There is an old saying that what is done cheap and quick is not done well, what is done quick and well is not done cheap, and what is done cheap and well is not done quick. Lawn care and propagation is no exception. If you want to seed your lawn so that it will grow in well without paying a fortune, it will take you some time and physical labor.
Using Plain Seed
One of the biggest reasons a seeded lawn fails to germinate is soil impaction. If the soil is too hard, the seed cannot take root. To remedy this, the lawn must first be tilled and aerated. Add a natural fertilizer such as peat moss or compost into the soil and till it again. Rake the soil flat, with a small amount being kept aside for later. Sprinkle seeds by hand across the soil to a consistency of roughly one seed for every square centimeter. The seed should be lightly covered with the last of the soil and saturated once every other day so that the ground stays moist but does not squelch if walked upon. The first sprouts will appear in two weeks.
Plugs take even longer to grow than seeding the ground directly, but they take far less seed to produce. The soil must be raked flat and a grid marked out into one foot square squares. Plant seeds in pot containers and keep them moistened to produce plugs within a month of seeding. Holes must be dug at every junction of the grid and the plugs planted there and watered. It may take several months for the grass to spread into a comprehensive groundcover, but the danger of the grass seed not sprouting is circumvented this way.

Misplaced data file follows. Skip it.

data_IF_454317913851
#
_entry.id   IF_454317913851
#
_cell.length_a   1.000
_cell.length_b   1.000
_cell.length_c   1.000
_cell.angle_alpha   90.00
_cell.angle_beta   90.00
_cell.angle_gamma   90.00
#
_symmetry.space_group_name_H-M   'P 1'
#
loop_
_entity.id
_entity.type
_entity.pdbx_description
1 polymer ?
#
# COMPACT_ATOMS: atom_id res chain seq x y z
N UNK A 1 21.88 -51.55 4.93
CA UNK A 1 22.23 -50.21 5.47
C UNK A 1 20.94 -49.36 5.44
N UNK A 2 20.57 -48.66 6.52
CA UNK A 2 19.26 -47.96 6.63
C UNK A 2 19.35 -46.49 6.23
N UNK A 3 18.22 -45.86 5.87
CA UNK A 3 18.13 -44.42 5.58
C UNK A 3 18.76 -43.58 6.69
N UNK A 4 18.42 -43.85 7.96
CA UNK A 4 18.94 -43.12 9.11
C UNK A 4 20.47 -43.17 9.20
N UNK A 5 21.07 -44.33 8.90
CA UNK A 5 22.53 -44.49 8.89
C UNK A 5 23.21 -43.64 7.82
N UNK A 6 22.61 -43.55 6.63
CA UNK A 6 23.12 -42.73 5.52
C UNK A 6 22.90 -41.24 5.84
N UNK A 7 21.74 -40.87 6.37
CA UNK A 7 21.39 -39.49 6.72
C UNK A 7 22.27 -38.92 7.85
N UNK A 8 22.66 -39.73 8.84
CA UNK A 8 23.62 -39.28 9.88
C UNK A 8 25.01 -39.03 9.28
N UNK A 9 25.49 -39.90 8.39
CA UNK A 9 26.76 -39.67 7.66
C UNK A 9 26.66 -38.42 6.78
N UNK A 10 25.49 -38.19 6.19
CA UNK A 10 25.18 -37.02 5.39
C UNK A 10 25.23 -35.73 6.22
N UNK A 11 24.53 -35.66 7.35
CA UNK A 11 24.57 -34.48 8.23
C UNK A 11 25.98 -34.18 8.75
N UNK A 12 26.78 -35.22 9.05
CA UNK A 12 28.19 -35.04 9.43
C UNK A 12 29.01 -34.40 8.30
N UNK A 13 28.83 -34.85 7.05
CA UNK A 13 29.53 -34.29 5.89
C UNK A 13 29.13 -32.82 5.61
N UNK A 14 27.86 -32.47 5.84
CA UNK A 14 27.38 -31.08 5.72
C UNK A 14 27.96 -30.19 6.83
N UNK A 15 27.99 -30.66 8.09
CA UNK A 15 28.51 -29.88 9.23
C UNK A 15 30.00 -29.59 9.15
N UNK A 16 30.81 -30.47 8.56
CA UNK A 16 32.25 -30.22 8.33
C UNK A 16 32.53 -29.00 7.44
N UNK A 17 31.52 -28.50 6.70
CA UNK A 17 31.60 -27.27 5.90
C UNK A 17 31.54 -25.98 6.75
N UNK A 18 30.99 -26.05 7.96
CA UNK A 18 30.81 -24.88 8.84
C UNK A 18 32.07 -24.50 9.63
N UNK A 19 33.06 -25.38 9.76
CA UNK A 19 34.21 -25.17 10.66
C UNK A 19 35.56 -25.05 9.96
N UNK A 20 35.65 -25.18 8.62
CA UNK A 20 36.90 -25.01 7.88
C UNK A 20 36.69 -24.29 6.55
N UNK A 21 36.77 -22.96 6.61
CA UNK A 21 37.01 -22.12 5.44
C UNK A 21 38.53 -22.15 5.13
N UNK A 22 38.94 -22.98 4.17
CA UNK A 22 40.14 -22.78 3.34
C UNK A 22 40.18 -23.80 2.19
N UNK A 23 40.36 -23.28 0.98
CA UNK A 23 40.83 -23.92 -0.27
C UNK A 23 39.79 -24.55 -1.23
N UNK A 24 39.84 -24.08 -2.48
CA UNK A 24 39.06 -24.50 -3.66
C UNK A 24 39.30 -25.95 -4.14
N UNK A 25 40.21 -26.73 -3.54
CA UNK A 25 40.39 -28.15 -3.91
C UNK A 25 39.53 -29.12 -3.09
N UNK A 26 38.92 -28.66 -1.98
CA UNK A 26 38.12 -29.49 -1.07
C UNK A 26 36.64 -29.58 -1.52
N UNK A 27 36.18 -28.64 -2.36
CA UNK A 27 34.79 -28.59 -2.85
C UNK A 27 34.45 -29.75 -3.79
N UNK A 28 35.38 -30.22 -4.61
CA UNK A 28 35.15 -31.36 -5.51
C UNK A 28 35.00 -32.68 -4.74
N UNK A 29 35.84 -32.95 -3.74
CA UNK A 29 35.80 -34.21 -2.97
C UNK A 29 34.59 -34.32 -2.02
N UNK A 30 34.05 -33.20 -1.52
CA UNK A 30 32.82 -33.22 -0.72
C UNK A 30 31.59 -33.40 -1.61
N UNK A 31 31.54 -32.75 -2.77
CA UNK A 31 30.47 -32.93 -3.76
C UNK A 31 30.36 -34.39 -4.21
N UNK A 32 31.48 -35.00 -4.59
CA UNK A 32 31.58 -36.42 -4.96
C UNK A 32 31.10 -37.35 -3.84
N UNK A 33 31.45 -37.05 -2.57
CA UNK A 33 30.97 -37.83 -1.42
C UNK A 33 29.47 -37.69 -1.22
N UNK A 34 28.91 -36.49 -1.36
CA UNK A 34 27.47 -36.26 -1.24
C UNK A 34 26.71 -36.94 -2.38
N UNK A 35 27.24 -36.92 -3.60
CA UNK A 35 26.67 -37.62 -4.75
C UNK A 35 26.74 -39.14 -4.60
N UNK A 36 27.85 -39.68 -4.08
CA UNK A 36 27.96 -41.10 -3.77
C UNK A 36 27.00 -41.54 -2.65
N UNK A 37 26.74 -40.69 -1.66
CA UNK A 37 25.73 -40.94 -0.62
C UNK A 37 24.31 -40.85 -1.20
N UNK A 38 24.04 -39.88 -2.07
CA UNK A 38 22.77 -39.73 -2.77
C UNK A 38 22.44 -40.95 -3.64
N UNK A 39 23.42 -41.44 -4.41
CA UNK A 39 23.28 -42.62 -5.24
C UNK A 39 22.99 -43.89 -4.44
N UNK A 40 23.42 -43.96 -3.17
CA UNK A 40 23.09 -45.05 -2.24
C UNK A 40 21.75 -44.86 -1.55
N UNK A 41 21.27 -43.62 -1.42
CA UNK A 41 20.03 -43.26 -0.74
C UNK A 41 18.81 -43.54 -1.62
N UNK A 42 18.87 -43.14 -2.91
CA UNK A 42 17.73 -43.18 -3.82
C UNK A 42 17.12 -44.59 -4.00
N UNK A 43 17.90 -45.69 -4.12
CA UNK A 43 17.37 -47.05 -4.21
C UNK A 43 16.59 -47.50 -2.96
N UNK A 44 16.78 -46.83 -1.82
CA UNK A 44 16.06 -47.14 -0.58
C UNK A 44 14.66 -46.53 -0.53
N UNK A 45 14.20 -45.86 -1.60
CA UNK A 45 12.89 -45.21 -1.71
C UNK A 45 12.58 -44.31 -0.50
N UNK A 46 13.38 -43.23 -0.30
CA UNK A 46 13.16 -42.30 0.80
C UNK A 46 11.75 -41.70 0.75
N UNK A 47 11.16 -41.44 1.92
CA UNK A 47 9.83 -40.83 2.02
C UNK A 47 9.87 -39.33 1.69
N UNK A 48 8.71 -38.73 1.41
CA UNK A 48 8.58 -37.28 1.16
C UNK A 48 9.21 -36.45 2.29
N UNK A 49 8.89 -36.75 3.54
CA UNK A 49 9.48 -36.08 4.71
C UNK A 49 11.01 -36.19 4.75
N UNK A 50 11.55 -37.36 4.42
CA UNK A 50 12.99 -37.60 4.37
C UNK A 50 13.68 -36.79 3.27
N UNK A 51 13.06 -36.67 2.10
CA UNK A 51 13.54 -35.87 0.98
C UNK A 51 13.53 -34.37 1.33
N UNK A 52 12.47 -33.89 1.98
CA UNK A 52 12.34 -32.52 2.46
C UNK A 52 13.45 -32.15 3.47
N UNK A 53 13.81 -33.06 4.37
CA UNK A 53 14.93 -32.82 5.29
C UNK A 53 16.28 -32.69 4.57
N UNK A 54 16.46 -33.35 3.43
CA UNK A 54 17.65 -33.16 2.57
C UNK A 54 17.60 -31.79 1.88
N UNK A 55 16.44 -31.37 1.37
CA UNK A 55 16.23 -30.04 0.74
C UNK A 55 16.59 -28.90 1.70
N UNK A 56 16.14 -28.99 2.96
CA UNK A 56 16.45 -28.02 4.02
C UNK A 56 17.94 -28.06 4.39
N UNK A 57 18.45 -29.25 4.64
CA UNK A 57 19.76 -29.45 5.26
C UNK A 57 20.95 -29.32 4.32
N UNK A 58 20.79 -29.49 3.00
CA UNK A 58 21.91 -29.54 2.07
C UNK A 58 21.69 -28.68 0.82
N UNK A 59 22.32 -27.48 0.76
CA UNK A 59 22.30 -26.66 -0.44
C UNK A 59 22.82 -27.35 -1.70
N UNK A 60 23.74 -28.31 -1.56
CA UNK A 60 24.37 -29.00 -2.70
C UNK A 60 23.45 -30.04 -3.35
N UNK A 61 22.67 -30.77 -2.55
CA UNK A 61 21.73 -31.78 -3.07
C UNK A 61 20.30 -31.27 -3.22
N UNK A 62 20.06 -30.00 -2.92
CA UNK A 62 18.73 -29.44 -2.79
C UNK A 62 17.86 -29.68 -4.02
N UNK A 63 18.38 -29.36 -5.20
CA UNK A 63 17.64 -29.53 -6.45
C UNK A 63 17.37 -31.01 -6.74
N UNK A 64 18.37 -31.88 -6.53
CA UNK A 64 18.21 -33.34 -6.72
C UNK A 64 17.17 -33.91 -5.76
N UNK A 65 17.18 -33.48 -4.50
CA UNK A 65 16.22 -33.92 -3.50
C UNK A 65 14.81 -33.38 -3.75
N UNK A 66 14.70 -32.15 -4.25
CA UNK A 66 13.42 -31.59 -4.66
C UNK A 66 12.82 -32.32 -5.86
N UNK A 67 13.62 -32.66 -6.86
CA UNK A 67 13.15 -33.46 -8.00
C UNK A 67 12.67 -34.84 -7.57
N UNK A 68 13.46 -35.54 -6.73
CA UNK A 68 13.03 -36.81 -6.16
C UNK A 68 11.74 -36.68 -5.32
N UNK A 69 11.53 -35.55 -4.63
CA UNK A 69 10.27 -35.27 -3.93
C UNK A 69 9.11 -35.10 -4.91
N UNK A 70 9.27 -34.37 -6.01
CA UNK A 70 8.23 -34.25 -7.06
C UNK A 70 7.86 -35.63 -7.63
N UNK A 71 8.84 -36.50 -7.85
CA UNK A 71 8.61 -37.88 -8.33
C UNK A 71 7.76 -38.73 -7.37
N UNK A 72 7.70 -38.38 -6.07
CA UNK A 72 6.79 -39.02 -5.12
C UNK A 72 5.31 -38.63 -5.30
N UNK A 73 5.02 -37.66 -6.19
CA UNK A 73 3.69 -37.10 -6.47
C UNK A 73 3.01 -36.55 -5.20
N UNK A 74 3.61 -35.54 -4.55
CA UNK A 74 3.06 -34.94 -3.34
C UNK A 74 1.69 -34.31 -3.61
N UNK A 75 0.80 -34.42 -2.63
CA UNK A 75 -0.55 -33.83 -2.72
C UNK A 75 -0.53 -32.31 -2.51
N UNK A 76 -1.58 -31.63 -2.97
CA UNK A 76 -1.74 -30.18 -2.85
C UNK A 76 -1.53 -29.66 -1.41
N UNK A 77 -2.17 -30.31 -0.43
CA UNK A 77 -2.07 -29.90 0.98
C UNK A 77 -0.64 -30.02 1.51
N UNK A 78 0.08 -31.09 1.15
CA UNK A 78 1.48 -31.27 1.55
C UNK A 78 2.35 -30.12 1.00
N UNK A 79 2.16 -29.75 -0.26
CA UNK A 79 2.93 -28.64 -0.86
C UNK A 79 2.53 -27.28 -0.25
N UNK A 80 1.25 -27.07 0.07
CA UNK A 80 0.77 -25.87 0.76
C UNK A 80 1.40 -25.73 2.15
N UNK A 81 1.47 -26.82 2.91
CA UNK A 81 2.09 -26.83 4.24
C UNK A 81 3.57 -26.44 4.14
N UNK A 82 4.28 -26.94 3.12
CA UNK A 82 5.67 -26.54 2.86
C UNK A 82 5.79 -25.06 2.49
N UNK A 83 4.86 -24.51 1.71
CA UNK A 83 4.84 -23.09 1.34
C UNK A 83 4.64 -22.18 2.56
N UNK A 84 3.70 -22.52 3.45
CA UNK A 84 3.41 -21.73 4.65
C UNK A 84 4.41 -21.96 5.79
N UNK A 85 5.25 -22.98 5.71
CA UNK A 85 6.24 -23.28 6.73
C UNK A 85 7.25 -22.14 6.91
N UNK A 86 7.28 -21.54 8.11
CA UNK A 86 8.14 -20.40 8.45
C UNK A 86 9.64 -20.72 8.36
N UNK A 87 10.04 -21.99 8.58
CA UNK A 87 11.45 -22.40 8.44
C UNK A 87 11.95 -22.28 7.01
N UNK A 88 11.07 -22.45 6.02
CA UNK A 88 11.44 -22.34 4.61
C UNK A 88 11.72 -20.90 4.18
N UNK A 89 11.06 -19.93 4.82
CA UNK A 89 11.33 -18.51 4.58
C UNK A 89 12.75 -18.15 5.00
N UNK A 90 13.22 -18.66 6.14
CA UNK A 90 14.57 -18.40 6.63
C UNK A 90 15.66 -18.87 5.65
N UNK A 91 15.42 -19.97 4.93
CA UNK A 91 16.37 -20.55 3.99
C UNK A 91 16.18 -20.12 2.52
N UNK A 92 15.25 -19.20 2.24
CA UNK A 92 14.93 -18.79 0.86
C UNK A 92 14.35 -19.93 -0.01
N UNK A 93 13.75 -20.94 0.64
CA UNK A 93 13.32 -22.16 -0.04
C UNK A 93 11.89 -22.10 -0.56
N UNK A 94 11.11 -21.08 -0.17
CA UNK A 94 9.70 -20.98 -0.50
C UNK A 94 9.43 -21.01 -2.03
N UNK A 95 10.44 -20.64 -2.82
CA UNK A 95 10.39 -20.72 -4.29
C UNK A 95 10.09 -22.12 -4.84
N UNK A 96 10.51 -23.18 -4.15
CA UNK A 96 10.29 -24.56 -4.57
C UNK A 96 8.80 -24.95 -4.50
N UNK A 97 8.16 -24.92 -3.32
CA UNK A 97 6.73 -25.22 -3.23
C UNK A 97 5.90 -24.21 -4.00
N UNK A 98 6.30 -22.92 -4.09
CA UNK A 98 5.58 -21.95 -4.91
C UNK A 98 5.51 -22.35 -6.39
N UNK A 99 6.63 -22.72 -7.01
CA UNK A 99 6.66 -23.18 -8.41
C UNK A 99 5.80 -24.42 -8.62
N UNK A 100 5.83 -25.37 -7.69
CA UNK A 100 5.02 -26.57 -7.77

Sprigs are used in conjunction with seed when mature grass sod is already available. Cut parallel furrows into the soil every 6 inches and place a thin trail of seed in them. Then, cut sod into thin strips, fit them into the furrows, press down, and water. This works on a concept known as companion planting. When grass grows, the root systems connect with one another to form a support system. This helps the grass as a whole in fighting infection, absorbing nutrients and disseminating moisture where it’s needed. When the grass seeds sprout in several weeks, they quickly connect with the matured grass’s root system and grow at an accelerated rate as a result.